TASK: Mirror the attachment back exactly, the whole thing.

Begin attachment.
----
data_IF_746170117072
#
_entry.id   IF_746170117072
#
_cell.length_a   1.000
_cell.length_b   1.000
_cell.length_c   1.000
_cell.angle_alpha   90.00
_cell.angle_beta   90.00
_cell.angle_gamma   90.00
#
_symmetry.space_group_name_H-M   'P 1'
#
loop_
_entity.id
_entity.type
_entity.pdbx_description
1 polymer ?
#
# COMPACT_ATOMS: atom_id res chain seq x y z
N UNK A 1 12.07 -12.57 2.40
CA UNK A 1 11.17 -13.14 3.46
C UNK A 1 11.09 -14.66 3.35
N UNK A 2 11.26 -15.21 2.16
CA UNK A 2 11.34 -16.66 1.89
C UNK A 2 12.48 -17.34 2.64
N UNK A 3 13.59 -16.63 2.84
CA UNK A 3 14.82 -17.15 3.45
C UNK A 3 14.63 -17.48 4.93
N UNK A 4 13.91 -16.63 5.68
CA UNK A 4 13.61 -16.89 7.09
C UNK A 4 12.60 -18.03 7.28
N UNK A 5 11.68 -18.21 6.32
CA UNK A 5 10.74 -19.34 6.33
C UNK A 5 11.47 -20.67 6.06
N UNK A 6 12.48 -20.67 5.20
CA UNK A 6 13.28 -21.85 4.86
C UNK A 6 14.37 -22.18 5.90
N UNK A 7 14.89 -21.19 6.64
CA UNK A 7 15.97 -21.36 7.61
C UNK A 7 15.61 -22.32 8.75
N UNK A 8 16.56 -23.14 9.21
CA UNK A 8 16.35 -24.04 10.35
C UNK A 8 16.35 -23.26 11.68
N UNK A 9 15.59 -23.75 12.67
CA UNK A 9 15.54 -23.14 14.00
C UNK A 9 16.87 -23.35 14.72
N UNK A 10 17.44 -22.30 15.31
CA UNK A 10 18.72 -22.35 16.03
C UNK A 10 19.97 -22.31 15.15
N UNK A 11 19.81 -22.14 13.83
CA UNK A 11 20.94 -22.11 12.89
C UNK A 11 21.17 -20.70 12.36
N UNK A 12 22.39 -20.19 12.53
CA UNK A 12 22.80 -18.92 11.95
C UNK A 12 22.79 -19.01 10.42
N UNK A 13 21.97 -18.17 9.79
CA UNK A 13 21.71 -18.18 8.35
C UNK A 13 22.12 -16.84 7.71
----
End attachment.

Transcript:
data_IF_746170117072
#
_entry.id   IF_746170117072
#
_cell.length_a   1.000
_cell.length_b   1.000
_cell.length_c   1.000
_cell.angle_alpha   90.00
_cell.angle_beta   90.00
_cell.angle_gamma   90.00
#
_symmetry.space_group_name_H-M   'P 1'
#
loop_
_entity.id
_entity.type
_entity.pdbx_description
1 polymer ?
#
# COMPACT_ATOMS: atom_id res chain seq x y z
N UNK A 1 12.07 -12.57 2.40
CA UNK A 1 11.17 -13.14 3.46
C UNK A 1 11.09 -14.66 3.35
N UNK A 2 11.26 -15.21 2.16
CA UNK A 2 11.34 -16.66 1.89
C UNK A 2 12.48 -17.34 2.64
N UNK A 3 13.59 -16.63 2.84
CA UNK A 3 14.82 -17.15 3.45
C UNK A 3 14.63 -17.48 4.93
N UNK A 4 13.91 -16.63 5.68
CA UNK A 4 13.61 -16.89 7.09
C UNK A 4 12.60 -18.03 7.28
N UNK A 5 11.68 -18.21 6.32
CA UNK A 5 10.74 -19.34 6.33
C UNK A 5 11.47 -20.67 6.06
N UNK A 6 12.48 -20.67 5.20
CA UNK A 6 13.28 -21.85 4.86
C UNK A 6 14.37 -22.18 5.90
N UNK A 7 14.89 -21.19 6.64
CA UNK A 7 15.97 -21.36 7.61
C UNK A 7 15.61 -22.32 8.75
N UNK A 8 16.56 -23.14 9.21
CA UNK A 8 16.35 -24.04 10.35
C UNK A 8 16.35 -23.26 11.68
N UNK A 9 15.59 -23.75 12.67
CA UNK A 9 15.54 -23.14 14.00
C UNK A 9 16.87 -23.35 14.72
N UNK A 10 17.44 -22.30 15.31
CA UNK A 10 18.72 -22.35 16.03
C UNK A 10 19.97 -22.31 15.15
N UNK A 11 19.81 -22.14 13.83
CA UNK A 11 20.94 -22.11 12.89
C UNK A 11 21.17 -20.70 12.36
N UNK A 12 22.39 -20.19 12.53
CA UNK A 12 22.80 -18.92 11.95
C UNK A 12 22.79 -19.01 10.42
N UNK A 13 21.97 -18.17 9.79
CA UNK A 13 21.71 -18.18 8.35
C UNK A 13 22.12 -16.84 7.71